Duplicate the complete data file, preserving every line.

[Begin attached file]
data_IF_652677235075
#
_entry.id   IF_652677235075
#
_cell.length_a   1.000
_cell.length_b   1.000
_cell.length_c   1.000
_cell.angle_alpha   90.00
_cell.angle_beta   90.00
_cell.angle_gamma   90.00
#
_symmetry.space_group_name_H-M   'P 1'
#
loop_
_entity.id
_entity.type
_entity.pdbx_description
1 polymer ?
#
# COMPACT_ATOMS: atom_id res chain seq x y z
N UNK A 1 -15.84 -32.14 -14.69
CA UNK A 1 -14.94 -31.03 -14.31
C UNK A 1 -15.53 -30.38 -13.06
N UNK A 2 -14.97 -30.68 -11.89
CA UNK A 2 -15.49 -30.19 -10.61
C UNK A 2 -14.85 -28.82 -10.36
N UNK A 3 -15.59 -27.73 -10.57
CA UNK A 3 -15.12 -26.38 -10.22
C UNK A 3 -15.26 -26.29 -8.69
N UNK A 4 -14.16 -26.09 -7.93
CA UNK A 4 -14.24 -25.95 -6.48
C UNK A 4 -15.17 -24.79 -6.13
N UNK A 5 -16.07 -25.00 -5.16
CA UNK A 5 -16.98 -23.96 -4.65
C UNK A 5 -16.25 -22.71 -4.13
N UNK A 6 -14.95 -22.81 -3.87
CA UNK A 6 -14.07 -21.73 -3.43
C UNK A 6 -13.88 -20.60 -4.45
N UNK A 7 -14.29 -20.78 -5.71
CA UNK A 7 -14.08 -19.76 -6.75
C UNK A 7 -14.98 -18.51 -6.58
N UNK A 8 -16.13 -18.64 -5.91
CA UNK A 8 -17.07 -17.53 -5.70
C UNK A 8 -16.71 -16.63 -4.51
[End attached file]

data_IF_652677235075
#
_entry.id   IF_652677235075
#
_cell.length_a   1.000
_cell.length_b   1.000
_cell.length_c   1.000
_cell.angle_alpha   90.00
_cell.angle_beta   90.00
_cell.angle_gamma   90.00
#
_symmetry.space_group_name_H-M   'P 1'
#
loop_
_entity.id
_entity.type
_entity.pdbx_description
1 polymer ?
#
# COMPACT_ATOMS: atom_id res chain seq x y z
N UNK A 1 -15.84 -32.14 -14.69
CA UNK A 1 -14.94 -31.03 -14.31
C UNK A 1 -15.53 -30.38 -13.06
N UNK A 2 -14.97 -30.68 -11.89
CA UNK A 2 -15.49 -30.19 -10.61
C UNK A 2 -14.85 -28.82 -10.36
N UNK A 3 -15.59 -27.73 -10.57
CA UNK A 3 -15.12 -26.38 -10.22
C UNK A 3 -15.26 -26.29 -8.69
N UNK A 4 -14.16 -26.09 -7.93
CA UNK A 4 -14.24 -25.95 -6.48
C UNK A 4 -15.17 -24.79 -6.13
N UNK A 5 -16.07 -25.00 -5.16
CA UNK A 5 -16.98 -23.96 -4.65
C UNK A 5 -16.25 -22.71 -4.13
N UNK A 6 -14.95 -22.81 -3.87
CA UNK A 6 -14.07 -21.73 -3.43
C UNK A 6 -13.88 -20.60 -4.45
N UNK A 7 -14.29 -20.78 -5.71
CA UNK A 7 -14.08 -19.76 -6.75
C UNK A 7 -14.98 -18.51 -6.58
N UNK A 8 -16.13 -18.64 -5.91
CA UNK A 8 -17.07 -17.53 -5.70
C UNK A 8 -16.71 -16.63 -4.51